Just this week a few of our clients have mentioned their mood has dropped as a result of the cooler weather in Perth recently. When we talk about low mood, there are several things people start to experience. They feel flat and tired, lack energy and motivation, lose interest and enjoyment in previously enjoyed activities, withdraw socially and have problems with memory and concentration. Many people will say they find it difficult to get out of bed in the morning.
When a person’s mood drops, they start to become pessimistic in their thinking process. Often, they become quite critical of themselves (and others), the world and the future. This can happen quite gradually. What also tends to occur when people feel low is that they stop doing things. They tend to stop exercising, socialising and scheduling pleasant activities.
There is evidence to suggest that the weather has a direct impact on our mood. Anecdotally, people tend to be happier when the sun is out. There is a belief that our mood is linked with the availability of sun light. For example, in the UK where there is minimal sun light in the winter months, many people report low or depressed mood. Some of the treatments for this involve exposing affected people to bright lights for large portions of the day. Interestingly this has shown to improve depressive symptoms.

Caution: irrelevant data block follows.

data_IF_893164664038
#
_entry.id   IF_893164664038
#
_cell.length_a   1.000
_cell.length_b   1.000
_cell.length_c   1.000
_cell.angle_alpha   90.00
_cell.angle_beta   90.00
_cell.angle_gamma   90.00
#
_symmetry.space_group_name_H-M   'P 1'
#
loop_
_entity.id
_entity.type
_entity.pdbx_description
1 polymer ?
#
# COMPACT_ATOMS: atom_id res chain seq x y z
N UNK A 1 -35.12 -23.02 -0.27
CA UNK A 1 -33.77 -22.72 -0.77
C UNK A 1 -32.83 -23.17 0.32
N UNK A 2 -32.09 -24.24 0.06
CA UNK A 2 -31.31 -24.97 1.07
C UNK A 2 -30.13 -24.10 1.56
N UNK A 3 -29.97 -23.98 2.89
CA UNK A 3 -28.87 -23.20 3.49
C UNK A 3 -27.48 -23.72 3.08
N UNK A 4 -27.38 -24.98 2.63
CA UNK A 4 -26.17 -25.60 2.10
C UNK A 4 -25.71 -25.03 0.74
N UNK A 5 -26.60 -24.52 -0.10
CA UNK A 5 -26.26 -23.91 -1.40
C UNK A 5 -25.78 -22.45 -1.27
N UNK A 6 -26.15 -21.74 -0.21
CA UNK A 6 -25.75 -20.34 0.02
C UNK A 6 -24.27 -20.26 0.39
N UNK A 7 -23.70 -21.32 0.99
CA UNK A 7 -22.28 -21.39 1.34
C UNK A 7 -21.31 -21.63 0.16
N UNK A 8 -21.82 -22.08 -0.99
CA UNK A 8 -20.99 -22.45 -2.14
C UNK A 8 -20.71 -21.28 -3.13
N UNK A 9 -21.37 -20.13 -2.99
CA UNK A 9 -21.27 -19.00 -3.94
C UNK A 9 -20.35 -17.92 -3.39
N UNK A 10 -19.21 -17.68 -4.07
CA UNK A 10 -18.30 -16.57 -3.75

What we often prescribe to clients during the cooler and darker months of the year is to do the opposite of what the low mood advocates. When the individual doesn’t feel like getting out of bed, we encourage them to do the opposite and to get out of bed. When the person feels like not exercising, we encourage exercise. When the individual doesn’t feel like going out, we encourage them to go out and socialise. It is often this activity of doing the opposite that can lead to improvement in mood.
One of the most important things we teach clients is how to be aware of their thinking process, particularly if they are feeling low or depressed. We know a person’s thought process is intricately linked with how they feel so if they can understand the link between their thoughts, feelings and behaviour this can be important in addressing low mood. We have more control over our thinking process than many people realise and this is one of the fundamental components of counselling for low or depressed mood.